Tips for growing herbs like mint indoors HERE.
Parsley: (Maximum Height: 2 feet) Says LA Times writer, Julie Davis in her own article on cat garden growing “Parsley is a favorite that provides vitamins A, B, C and beta carotene, potassium and other minerals…” And of course, like many of the plants here actually, parsley is dual-purpose - a yummy dietary addition for both you and your favorite feline.
Tips for growing parsley HERE.
Zinnias: (Maximum Height: 3 feet) While your kitty may not necessarily prefer these to some of the other plants in this list, zinnias are safe for feline nibbling, and even considered among the edible flower options for people. Besides – they add a nice flash of bright color to an otherwise green-on-green kitty garden!
Tips for growing zinnias indoors HERE.
Marigolds: (Maximum Height: 3 feet) Marigolds give of a wonderful fresh, almost minty scent and as an added bonus help deter unwanted garden pests. They are also completely safe for cats and once again, add a nice splash of color to a cat garden. Like zinnias, marigold petals are also sometimes used for culinary purposes.
Tips for growing marigolds indoor HERE.
Johnny-Jump Ups: (Maximum Height: 10 inches) A variety of violets growing an abundance of little delicate flowers adds more color variety and visual interest to a feline garden. While most commonly coming in variations of purple, yellow, and white, these edible flowers are available in a wide assortment of color options.
Tips for growing violets indoors HERE.
Thyme: (Maximum Height: 1 foot) While there is a specific variety of thyme – cat thyme – which is a favorite of felines (be warned, says petMD – cat thyme has a particularly strong and some say, unpleasant, odor to us humans), any sort of thyme will appeal and be safe to grow in your kitty garden. “Cat thyme has the same soothing effects as catnip, with the attendant feelings of contentment…” says petMD. Bonus – thyme adds a yummy burst of flavor to roasted meat and vegetables!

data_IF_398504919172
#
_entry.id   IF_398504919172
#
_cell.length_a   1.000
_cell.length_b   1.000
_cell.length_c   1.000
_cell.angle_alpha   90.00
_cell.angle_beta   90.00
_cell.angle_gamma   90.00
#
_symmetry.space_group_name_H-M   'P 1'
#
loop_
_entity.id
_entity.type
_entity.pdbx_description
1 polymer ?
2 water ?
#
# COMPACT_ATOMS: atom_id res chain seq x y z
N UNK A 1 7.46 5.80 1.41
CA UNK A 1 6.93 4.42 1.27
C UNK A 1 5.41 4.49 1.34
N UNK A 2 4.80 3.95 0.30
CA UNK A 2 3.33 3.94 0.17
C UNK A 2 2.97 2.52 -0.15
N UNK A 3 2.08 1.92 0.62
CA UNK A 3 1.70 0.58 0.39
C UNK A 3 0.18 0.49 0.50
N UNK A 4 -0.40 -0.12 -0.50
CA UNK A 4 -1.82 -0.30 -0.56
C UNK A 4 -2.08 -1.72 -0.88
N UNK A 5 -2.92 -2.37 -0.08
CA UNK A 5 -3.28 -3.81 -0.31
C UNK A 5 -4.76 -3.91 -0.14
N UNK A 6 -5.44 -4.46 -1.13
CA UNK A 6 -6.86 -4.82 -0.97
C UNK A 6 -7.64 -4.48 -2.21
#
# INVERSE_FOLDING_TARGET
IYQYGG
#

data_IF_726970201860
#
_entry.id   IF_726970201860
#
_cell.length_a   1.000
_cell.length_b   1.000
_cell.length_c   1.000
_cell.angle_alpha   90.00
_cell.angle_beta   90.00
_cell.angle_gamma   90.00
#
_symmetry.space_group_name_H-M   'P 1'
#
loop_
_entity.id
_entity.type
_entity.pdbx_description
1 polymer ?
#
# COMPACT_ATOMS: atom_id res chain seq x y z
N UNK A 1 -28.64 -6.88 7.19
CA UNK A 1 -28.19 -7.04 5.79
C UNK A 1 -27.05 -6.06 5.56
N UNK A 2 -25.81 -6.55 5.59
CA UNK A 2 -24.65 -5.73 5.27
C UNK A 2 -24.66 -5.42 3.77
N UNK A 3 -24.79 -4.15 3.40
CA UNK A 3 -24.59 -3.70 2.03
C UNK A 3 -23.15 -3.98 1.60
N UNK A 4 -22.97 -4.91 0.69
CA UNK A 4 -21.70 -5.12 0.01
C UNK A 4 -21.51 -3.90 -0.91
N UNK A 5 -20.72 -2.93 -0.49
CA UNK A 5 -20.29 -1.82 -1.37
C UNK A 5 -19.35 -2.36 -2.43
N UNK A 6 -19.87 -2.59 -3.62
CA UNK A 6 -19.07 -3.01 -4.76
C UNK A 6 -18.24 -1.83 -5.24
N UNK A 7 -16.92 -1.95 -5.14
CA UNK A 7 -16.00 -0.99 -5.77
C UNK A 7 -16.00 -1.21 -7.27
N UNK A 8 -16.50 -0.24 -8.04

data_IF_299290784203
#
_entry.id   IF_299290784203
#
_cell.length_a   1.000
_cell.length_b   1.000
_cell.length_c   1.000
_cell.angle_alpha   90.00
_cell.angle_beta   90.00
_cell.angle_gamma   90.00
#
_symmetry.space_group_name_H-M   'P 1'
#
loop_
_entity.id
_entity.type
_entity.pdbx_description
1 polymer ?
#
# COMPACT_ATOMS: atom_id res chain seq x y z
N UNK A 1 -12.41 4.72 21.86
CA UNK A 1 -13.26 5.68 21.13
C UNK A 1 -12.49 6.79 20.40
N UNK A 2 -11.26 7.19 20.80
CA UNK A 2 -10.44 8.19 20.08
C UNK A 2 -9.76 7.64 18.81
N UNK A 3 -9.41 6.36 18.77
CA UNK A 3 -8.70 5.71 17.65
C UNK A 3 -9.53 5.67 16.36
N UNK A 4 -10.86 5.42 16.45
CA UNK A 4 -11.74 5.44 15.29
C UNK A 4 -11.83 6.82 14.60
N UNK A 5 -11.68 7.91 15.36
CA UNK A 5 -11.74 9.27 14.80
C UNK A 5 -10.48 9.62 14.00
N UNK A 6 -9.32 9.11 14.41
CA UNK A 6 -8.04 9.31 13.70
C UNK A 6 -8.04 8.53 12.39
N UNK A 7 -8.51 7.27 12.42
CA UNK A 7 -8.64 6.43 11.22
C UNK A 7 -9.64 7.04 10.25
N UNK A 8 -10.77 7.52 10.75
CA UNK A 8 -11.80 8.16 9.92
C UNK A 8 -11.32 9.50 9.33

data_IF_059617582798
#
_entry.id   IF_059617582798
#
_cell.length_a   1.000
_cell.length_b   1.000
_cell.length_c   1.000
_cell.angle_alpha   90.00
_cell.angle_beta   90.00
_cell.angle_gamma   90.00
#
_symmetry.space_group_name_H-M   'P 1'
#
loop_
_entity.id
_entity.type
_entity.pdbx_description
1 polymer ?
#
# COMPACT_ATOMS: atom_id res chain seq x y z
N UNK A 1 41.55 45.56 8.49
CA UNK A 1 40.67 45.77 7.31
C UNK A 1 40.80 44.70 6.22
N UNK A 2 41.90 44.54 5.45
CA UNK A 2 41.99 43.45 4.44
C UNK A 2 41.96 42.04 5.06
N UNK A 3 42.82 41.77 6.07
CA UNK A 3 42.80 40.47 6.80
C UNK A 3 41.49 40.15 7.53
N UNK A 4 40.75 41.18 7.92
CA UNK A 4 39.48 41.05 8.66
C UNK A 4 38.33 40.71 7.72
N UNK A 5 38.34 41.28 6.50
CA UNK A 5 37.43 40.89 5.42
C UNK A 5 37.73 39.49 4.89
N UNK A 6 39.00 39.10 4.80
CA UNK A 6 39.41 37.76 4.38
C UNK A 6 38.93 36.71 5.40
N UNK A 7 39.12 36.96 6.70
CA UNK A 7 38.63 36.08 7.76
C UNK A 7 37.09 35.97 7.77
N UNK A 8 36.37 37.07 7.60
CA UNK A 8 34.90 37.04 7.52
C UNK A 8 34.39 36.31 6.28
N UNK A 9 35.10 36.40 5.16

Tips for growing thyme indoors HERE.
Rosemary: (Maximum Height: 5 feet) As a bush-growing herb, rosemary is a fun contrast among the grasses and typically low-growing herbs and flowers. As a safe choice for cats (and a yummy choice for your meat and potatoes!), rosemary adds a wonderful pine-like fragrance to the home and boasts the added benefit of repelling fleas in your kitties.
Tips for growing rosemary indoors HERE.
Carrots: (Maximum Height: 3 feet) While your cats aren’t likely to go digging in the dirt for delicious root we love, carrot tops are a healthful herb they may enjoy. As a matter of fact, their lack of interest in a carrots below-the-soil offerings can make things really easy and inexpensive for you. Simply save and plant your left-over carrot tops. They won’t regrow their roots, but they will readily offer up a bunch of pretty lacy greens.
Tips for re-growing carrot tops from scraps HERE.
Valerian: (Maximum Height: 4 feet) As mentioned earlier, not all cats respond to catnip as a stimulant. However, if your cat is among this crowd of indifferents and that’s a little disappointing to you, you may find valerian is the trick! Like catnip, valerian is actually a sedative in humans – in fact, I keep a box of valerian tea and supplements around in case I’m feeling stressed. In kitties however, the effect is just the opposite and it’s suggested that even if cats don’t care about catnip, they will take to it. In fact, says Herbal Cat Care author, veterinarian Dr. Randy Kidd, "Some cats go even crazier for valerian."